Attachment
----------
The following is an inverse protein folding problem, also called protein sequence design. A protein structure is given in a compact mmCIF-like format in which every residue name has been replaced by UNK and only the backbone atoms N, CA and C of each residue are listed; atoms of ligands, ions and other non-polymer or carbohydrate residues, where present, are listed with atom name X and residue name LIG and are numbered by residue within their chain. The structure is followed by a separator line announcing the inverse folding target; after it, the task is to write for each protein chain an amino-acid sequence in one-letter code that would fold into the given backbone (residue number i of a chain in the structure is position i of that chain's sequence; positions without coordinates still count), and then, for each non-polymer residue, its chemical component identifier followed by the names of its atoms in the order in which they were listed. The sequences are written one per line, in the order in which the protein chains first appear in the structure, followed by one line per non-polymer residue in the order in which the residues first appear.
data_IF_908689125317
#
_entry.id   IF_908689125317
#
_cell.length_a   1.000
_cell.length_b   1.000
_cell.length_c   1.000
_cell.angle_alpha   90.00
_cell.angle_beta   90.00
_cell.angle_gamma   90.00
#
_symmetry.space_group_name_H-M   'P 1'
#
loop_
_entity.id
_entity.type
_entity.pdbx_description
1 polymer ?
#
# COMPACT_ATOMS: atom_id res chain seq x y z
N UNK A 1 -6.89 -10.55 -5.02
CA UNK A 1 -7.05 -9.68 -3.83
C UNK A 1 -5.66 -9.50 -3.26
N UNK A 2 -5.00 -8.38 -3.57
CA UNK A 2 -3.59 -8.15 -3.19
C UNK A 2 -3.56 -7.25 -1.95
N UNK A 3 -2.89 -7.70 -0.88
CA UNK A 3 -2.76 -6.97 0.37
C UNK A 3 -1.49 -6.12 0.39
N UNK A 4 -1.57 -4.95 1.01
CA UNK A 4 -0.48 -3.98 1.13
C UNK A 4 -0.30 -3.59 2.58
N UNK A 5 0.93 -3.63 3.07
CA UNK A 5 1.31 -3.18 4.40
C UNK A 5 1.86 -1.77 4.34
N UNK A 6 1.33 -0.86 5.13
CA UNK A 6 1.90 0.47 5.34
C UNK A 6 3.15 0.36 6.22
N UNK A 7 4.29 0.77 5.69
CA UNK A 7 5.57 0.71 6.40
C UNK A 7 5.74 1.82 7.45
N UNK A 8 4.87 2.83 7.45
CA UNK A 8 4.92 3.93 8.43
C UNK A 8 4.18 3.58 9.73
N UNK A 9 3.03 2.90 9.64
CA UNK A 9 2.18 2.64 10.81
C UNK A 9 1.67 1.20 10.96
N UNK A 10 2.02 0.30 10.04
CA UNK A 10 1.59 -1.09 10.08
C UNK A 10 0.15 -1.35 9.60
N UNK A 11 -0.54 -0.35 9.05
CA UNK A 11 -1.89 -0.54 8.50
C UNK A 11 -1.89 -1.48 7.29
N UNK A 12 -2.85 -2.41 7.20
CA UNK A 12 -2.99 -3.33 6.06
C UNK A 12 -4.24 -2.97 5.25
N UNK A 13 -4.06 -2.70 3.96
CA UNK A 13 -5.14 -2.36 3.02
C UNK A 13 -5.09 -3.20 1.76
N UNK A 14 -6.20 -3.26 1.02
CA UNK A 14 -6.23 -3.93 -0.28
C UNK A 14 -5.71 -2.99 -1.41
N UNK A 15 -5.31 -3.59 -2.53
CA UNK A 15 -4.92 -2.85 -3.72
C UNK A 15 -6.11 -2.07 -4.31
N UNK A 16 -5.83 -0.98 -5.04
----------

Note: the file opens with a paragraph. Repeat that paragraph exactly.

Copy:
The following is an inverse protein folding problem, also called protein sequence design. A protein structure is given in a compact mmCIF-like format in which every residue name has been replaced by UNK and only the backbone atoms N, CA and C of each residue are listed; atoms of ligands, ions and other non-polymer or carbohydrate residues, where present, are listed with atom name X and residue name LIG and are numbered by residue within their chain. The structure is followed by a separator line announcing the inverse folding target; after it, the task is to write for each protein chain an amino-acid sequence in one-letter code that would fold into the given backbone (residue number i of a chain in the structure is position i of that chain's sequence; positions without coordinates still count), and then, for each non-polymer residue, its chemical component identifier followed by the names of its atoms in the order in which they were listed. The sequences are written one per line, in the order in which the protein chains first appear in the structure, followed by one line per non-polymer residue in the order in which the residues first appear.